As the famous Margaret Mead saying goes,“Never doubt that a small group of thoughtful committed individuals can change the world: indeed it’s the only thing that ever has.”

Throughout our 45 years as a youth and family services agency, Alternatives has used the process of listening to young people to better understand underlying issues and to develop programming through collaborative efforts that build skills, responsibility, teamwork, problem solving, and community. While life poses many challenges to us as individuals, the secret to overcoming them often lies in working together.

At Alternatives, this simple idea guides everything we do, from our programming with youth and schools to the way we deal with unexpected setbacks. Both within programs and as an agency, we have taken a cue from the resilient youth we work with every day by relying on a combination of resolve and teamwork to take on several challenges, both positive and negative, over the last year.

One of the most formidable challenges we faced was the Illinois state budget impasse, a serious situation that is ongoing. As a consequence of the political stalemate in Springfield, funding for social services has been cut across the state, including over $1 million for crisis and counseling services here at Alternatives. In response to this predicament, our staff have worked together to ensure that internal and external resources are shared and youth continue to receive the support they need.

In contrast to the cuts in counseling services, we were delighted to take on the exciting challenge of raising $75,000 in new and increased gifts in just six months, an amount that a generous funder promised to match by 150% if we were successful. Our Board of Directors and friends went all out (one even ran an ultra-marathon!), and we exceeded that challenge by raising $109,000.

Within our programs, young women took on the significant challenge of harassment on Chicago public transportation. Participants in Alternatives’ Girl World program waged a successful campaign in collaboration with the CTA Board to install anti-harassment signage on trains and buses, and the CTA even changed its website.

We are proud of all we’ve been able to achieve by working together. As we look to an exciting and challenging future of expanded programs, we know that the spirit of community will continue to guide our progress.


Judith M. Gall
Executive Director






Street harassment is a significant problem faced by many girls and women in Chicago. Alternatives’ Girl World program elected to tackle this challenge head on by researching the prevalence of street harassment and collaborating with the CTA Courage Campaign to stop harassment on public transportation.


Girl World participants conducted surveys and interviews to understand the frequency of street harassment in their community. They found that while 92% of people they surveyed had been harassed in a public place (both men and women), 61% intervened when they saw someone being harassed, but only 3.7% had ever reported an incident.

When program participants presented their research findings and personal experiences to the CTA Board, members were so shocked and distressed by what they heard that they created a task force to follow up on the concerns that Girl World raised.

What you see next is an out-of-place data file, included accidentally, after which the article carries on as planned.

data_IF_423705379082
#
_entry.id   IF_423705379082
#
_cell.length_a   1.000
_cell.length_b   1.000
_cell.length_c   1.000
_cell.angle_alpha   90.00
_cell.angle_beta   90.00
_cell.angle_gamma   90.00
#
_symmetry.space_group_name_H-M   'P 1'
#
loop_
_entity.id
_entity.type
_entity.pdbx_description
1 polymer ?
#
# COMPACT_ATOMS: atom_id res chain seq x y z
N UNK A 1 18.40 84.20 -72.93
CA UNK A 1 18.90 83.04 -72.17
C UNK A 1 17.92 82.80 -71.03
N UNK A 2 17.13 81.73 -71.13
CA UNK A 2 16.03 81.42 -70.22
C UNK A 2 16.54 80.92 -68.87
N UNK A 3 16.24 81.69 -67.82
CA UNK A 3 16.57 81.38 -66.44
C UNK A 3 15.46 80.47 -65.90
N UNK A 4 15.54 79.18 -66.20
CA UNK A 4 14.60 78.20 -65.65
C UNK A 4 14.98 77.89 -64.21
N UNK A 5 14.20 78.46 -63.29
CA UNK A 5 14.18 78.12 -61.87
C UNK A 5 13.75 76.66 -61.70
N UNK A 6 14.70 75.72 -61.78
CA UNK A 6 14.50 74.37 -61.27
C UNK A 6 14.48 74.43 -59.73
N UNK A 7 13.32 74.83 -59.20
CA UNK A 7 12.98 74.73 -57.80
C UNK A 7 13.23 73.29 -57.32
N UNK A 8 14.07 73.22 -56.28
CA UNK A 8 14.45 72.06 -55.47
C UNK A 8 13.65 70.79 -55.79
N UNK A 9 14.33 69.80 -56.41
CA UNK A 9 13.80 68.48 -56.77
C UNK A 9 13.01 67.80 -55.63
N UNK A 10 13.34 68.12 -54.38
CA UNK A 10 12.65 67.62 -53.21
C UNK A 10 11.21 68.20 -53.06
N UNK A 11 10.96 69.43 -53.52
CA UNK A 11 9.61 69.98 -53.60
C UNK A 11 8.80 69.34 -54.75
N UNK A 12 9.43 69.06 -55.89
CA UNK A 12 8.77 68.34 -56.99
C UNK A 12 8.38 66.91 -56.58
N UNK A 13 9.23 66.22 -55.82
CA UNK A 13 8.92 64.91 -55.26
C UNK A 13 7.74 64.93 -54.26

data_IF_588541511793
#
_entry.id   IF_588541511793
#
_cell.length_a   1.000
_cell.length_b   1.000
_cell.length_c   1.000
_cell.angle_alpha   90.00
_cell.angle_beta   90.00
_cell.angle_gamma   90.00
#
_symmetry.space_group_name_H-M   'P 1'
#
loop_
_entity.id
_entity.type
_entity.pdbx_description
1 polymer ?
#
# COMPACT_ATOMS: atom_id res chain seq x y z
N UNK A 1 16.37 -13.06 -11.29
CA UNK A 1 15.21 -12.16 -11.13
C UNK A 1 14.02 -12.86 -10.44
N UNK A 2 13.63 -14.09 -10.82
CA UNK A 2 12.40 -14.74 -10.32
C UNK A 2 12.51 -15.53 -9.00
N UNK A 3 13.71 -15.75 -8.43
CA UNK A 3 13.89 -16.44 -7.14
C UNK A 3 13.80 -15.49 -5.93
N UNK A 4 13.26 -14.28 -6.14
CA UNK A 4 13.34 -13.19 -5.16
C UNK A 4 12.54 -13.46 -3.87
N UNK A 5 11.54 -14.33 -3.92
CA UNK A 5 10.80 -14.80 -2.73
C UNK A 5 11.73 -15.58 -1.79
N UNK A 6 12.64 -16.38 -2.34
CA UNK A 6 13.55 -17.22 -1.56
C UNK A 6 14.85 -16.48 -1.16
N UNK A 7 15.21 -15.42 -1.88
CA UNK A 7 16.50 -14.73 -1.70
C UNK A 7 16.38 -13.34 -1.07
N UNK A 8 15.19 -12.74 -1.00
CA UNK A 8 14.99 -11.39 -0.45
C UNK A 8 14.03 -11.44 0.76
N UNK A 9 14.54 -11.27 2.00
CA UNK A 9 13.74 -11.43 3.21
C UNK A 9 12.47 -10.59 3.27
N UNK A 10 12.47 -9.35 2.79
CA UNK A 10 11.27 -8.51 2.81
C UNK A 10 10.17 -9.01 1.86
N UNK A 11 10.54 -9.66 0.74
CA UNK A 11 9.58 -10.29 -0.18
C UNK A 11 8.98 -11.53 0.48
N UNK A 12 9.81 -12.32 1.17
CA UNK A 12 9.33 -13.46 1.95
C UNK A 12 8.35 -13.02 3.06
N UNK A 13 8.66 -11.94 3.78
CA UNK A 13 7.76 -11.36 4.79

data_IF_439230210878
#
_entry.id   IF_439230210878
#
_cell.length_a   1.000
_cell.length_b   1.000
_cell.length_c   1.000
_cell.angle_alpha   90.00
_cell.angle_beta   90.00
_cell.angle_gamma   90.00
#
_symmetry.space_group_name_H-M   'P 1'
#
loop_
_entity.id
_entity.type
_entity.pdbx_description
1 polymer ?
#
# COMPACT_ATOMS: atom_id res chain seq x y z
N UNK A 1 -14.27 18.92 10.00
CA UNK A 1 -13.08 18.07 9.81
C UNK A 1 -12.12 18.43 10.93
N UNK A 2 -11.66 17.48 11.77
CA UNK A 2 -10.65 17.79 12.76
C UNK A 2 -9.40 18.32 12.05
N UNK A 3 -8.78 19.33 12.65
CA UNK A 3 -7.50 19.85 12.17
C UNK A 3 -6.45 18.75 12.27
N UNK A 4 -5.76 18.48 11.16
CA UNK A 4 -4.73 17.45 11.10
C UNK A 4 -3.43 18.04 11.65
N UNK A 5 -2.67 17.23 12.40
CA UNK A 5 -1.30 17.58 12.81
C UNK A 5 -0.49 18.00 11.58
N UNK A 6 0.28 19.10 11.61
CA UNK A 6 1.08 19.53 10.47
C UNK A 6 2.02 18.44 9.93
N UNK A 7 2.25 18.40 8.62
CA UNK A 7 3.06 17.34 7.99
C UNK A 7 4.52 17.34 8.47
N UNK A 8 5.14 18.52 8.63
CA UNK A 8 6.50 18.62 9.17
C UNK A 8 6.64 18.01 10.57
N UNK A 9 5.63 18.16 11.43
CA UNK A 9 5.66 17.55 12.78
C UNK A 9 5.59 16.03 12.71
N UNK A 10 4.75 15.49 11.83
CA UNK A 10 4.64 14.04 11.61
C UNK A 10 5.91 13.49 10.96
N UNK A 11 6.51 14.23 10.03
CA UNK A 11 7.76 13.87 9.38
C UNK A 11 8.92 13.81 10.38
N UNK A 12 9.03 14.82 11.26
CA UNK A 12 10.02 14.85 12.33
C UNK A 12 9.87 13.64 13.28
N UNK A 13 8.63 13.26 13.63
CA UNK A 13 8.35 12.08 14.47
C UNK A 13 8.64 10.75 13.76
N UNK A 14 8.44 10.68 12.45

The task force looked at what other transit authorities around the country were doing to address the issue and brought some ideas to Girl World participants for feedback. The task force’s initial response focused on encouraging riders to report harassment when it happened. However, Girl World felt that, though this was important, the CTA could also discourage incidents before they occurred with signs stating that harassment is not acceptable on CTA buses and trains.

As a result of these meetings, the CTA added a new section to their website about harassment, and they placed signs in the advertising sections of trains, stations, and buses.

This campaign was hugely impactful to the young women in Girl World and was a testament to what young people can accomplish when they work together to make their voices heard.



Our Urban Arts program staff have been working hard to further develop a more replicable model that uses arts instruction to build young people’s skills in self-expression, conflict resolution, and leadership. This powerful approach was recognized as a violence prevention strategy and granted funding from Get IN Chicago. This new funding made it possible for us to expand to four Chicago high schools and work with approximately 80 additional young people.




The most substantial challenge that Alternatives faced in FY16 was felt across the State of Illinois – the state’s budget impasse.

The Illinois budget impasse created considerable stress and uncertainty for Alternatives and had a significant negative effect on our staff members and our young people, schools, and communities.

We carefully navigated this protracted situation with the goal of maintaining as many services as possible while ensuring Alternatives’ financial stability. While the budget impasse disproportionately affected programs with state funding, all staff participated in furlough days. When it became clear that the end of the impasse was not imminent, both service and staff cuts had to be made. This type of uncertain environment takes a toll on everyone, including young people, their families, and staff, as well as communities. In the first quarter of FY17, the state finally passed an 18 month stop-gap budget, and Alternatives was paid for the past year’s expenses.